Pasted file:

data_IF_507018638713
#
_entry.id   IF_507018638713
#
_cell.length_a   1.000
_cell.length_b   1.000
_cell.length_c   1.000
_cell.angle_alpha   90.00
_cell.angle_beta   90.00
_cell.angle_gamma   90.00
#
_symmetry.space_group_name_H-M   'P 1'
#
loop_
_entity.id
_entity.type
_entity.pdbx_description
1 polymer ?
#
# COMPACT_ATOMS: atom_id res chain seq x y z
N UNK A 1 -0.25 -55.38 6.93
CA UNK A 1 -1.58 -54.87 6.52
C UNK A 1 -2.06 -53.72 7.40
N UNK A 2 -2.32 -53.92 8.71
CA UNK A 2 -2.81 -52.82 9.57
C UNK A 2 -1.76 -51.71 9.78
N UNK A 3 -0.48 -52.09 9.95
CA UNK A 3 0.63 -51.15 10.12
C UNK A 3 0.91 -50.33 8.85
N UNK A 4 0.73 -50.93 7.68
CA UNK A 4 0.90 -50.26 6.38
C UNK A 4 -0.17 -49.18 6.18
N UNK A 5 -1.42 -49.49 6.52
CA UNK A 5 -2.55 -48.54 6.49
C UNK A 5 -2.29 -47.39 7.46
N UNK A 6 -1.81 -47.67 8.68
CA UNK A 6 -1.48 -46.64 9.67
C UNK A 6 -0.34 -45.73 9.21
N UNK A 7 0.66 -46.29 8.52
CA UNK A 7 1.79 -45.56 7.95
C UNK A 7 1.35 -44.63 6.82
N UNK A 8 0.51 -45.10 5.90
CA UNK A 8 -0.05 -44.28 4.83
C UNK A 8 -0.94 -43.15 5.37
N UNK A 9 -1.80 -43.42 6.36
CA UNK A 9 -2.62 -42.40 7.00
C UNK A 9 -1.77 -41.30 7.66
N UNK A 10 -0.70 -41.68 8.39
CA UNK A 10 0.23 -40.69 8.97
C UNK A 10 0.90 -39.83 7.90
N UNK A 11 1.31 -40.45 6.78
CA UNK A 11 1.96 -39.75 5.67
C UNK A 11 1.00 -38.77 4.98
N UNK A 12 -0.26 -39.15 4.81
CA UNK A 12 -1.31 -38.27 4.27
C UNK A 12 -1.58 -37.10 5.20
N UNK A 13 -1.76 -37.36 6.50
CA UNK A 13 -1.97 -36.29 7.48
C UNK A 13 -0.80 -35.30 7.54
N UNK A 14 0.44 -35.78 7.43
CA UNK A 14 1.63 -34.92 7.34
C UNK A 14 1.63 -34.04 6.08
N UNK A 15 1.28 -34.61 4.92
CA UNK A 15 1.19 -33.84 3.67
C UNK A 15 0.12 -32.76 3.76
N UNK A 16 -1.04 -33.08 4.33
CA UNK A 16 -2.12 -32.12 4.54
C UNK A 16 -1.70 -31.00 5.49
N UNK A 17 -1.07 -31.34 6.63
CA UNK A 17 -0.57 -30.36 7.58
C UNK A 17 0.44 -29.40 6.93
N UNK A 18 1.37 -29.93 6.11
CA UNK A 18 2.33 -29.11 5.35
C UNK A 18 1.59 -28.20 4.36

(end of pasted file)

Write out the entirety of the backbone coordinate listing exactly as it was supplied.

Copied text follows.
data_IF_507018638713
#
_entry.id   IF_507018638713
#
_cell.length_a   1.000
_cell.length_b   1.000
_cell.length_c   1.000
_cell.angle_alpha   90.00
_cell.angle_beta   90.00
_cell.angle_gamma   90.00
#
_symmetry.space_group_name_H-M   'P 1'
#
loop_
_entity.id
_entity.type
_entity.pdbx_description
1 polymer ?
#
# COMPACT_ATOMS: atom_id res chain seq x y z
N UNK A 1 -0.25 -55.38 6.93
CA UNK A 1 -1.58 -54.87 6.52
C UNK A 1 -2.06 -53.72 7.40
N UNK A 2 -2.32 -53.92 8.71
CA UNK A 2 -2.81 -52.82 9.57
C UNK A 2 -1.76 -51.71 9.78
N UNK A 3 -0.48 -52.09 9.95
CA UNK A 3 0.63 -51.15 10.12
C UNK A 3 0.91 -50.33 8.85
N UNK A 4 0.73 -50.93 7.68
CA UNK A 4 0.90 -50.26 6.38
C UNK A 4 -0.17 -49.18 6.18
N UNK A 5 -1.42 -49.49 6.52
CA UNK A 5 -2.55 -48.54 6.49
C UNK A 5 -2.29 -47.39 7.46
N UNK A 6 -1.81 -47.67 8.68
CA UNK A 6 -1.48 -46.64 9.67
C UNK A 6 -0.34 -45.73 9.21
N UNK A 7 0.66 -46.29 8.52
CA UNK A 7 1.79 -45.56 7.95
C UNK A 7 1.35 -44.63 6.82
N UNK A 8 0.51 -45.10 5.90
CA UNK A 8 -0.05 -44.28 4.83
C UNK A 8 -0.94 -43.15 5.37
N UNK A 9 -1.80 -43.42 6.36
CA UNK A 9 -2.62 -42.40 7.00
C UNK A 9 -1.77 -41.30 7.66
N UNK A 10 -0.70 -41.68 8.39
CA UNK A 10 0.23 -40.69 8.97
C UNK A 10 0.90 -39.83 7.90
N UNK A 11 1.31 -40.45 6.78
CA UNK A 11 1.96 -39.75 5.67
C UNK A 11 1.00 -38.77 4.98
N UNK A 12 -0.26 -39.15 4.81
CA UNK A 12 -1.31 -38.27 4.27
C UNK A 12 -1.58 -37.10 5.20
N UNK A 13 -1.76 -37.36 6.50
CA UNK A 13 -1.97 -36.29 7.48
C UNK A 13 -0.80 -35.30 7.54
N UNK A 14 0.44 -35.78 7.43
CA UNK A 14 1.63 -34.92 7.34
C UNK A 14 1.63 -34.04 6.08
N UNK A 15 1.28 -34.61 4.92
CA UNK A 15 1.19 -33.84 3.67
C UNK A 15 0.12 -32.76 3.76
N UNK A 16 -1.04 -33.08 4.33
CA UNK A 16 -2.12 -32.12 4.54
C UNK A 16 -1.70 -31.00 5.49
N UNK A 17 -1.07 -31.34 6.63
CA UNK A 17 -0.57 -30.36 7.58
C UNK A 17 0.44 -29.40 6.93
N UNK A 18 1.37 -29.93 6.11
CA UNK A 18 2.33 -29.11 5.35
C UNK A 18 1.59 -28.20 4.36